I admit it. I have never loved The Crucible.
I read it in high school and then again in college. I went to a few performances and even watched the movie to try to love it. I love history and I love reading about this period, but I never got into this play. When I read or watched the play, I rarely felt invested in any of the characters. I felt sorry for them, but most of the time, I just wanted this play to be over.
Last Sunday, Thing1 volunteered to babysit Thing2 so I could go to Hubbard Hall in Cambridge, NY and see my husband perform in the Crucible as Giles Corey. I was excited to see him and other actors whose work I’ve come to love, but I was skeptical about the event, even as I climbed the steps to the darkened theater.
So I sat down and got out my sketchbook, doodling in the dark as we watched girls, caught dancing in the forest, try to assuage their guilt by turning a town upside down. I sketched a few more vignettes, but soon I realized I was just gripping my pen as sadness over the impending fates of the girls’ victims took over.
I watched John and Elizabeth Proctor (played by David Snyder and Erin Ouellette) tried to repair a damaged marriage even as the world began tearing them to pieces, and suddenly there was more than just pity. There was an irrational hope that history would change, and, as Elizabeth Proctor was torn from her home, all I could do was grip my sketchbook from the end of that second act until John Proctor was led to the gallows at the end of the play.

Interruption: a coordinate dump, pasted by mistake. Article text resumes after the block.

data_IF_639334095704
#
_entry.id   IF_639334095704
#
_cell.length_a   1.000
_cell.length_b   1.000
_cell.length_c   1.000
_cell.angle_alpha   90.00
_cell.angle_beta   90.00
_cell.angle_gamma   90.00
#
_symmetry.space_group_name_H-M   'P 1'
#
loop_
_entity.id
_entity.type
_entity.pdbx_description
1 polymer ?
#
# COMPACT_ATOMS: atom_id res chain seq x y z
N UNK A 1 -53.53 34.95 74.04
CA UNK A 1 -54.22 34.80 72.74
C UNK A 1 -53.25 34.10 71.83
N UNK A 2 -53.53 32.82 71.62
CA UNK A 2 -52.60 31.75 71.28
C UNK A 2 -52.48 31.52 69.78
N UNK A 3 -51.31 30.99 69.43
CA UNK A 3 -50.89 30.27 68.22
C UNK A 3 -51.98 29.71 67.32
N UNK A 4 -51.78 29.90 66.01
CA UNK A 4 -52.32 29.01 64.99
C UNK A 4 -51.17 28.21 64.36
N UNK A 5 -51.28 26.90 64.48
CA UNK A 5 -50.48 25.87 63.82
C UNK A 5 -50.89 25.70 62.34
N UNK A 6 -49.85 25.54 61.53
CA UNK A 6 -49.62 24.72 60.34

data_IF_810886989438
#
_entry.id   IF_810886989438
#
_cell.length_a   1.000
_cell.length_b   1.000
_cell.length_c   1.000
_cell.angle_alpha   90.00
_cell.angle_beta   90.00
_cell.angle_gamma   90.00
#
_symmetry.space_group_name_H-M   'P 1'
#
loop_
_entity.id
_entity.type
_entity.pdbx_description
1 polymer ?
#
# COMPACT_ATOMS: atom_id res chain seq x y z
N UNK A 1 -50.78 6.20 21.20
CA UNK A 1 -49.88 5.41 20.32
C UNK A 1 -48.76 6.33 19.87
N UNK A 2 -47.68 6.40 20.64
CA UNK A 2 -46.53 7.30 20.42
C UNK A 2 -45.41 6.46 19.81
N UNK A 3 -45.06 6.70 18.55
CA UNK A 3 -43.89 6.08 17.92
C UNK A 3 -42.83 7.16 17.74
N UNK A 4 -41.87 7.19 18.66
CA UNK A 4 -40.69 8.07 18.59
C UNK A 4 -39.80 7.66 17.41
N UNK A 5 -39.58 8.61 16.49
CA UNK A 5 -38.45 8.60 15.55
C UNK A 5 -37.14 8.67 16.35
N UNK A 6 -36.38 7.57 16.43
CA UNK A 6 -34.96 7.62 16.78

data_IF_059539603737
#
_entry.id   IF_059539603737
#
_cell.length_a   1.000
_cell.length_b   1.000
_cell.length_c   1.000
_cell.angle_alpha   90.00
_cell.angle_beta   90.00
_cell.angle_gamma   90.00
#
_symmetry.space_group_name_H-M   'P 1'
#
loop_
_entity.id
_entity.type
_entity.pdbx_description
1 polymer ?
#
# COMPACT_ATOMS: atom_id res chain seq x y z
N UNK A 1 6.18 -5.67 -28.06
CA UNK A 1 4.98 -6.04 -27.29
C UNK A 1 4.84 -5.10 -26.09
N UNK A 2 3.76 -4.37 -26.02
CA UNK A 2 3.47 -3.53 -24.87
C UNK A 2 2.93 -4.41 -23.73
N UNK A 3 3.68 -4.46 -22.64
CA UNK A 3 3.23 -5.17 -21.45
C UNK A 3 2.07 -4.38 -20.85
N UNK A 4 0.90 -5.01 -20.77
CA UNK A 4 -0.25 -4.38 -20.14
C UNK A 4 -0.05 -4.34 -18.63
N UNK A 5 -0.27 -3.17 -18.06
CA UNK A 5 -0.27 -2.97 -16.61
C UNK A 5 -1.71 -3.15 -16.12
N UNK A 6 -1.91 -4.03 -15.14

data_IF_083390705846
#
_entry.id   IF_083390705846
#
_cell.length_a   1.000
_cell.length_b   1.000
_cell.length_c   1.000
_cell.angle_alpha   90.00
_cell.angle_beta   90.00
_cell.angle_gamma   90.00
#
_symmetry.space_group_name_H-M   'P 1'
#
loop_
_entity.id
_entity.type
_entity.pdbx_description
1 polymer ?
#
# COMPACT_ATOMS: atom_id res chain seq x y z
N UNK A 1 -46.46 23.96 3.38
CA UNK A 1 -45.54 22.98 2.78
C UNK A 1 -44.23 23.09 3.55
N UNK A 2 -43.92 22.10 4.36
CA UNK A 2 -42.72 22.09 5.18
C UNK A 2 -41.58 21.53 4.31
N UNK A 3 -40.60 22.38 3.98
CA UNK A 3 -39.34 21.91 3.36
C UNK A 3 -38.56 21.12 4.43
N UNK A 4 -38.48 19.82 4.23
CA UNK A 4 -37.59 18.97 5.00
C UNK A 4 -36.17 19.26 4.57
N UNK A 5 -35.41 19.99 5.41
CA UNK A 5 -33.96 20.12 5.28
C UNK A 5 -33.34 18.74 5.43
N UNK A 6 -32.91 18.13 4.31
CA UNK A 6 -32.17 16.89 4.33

For the first time since I’ve known about this play, I felt the incredible sadness but also new admiration for victims of the witch hunt who were defiant until their last breaths. I even experienced little momentary pity for the instigator of the chaos – the damaged and deceptive Abigail Williams beautifully played by Catherine Seeley Keister who managed to bring depth to a character that seems to lack dimension on the page.
Each member of the cast brought new life to the characters they portrayed. Deb Borthwick as Rebecca Nurse had a perfect no-nonsense attitude to the early accusations that only someone who has weathered a host of fussy eaters could muster. Lia Russell-Self as both the trapped Tituba and the pitiless Judge Danforth expertly walked both sides of the mayhem, and Digby Baker-Porazinski (still in high school) was the picture of conflict as he portrayed Reverend Hale, an expert on witchcraft who comes to regret the events he has helped to accelerate.
I know more experienced theater critics will have their opinion of this performance, but this isn’t a critique. It’s a thank you note to Hubbard Hall and places like it that recruit seasoned veterans, up-and-coming actors and talented amateurs to create a community of artists that breathes humanity into something that was once dull and lifeless. It’s gratitude for creating something new.
It’s what great art does, and as I headed home, thinking about the message of the Crucible as if for the first time, I remembered once again why art matters so much not just to those who create it, but to the people they inspire.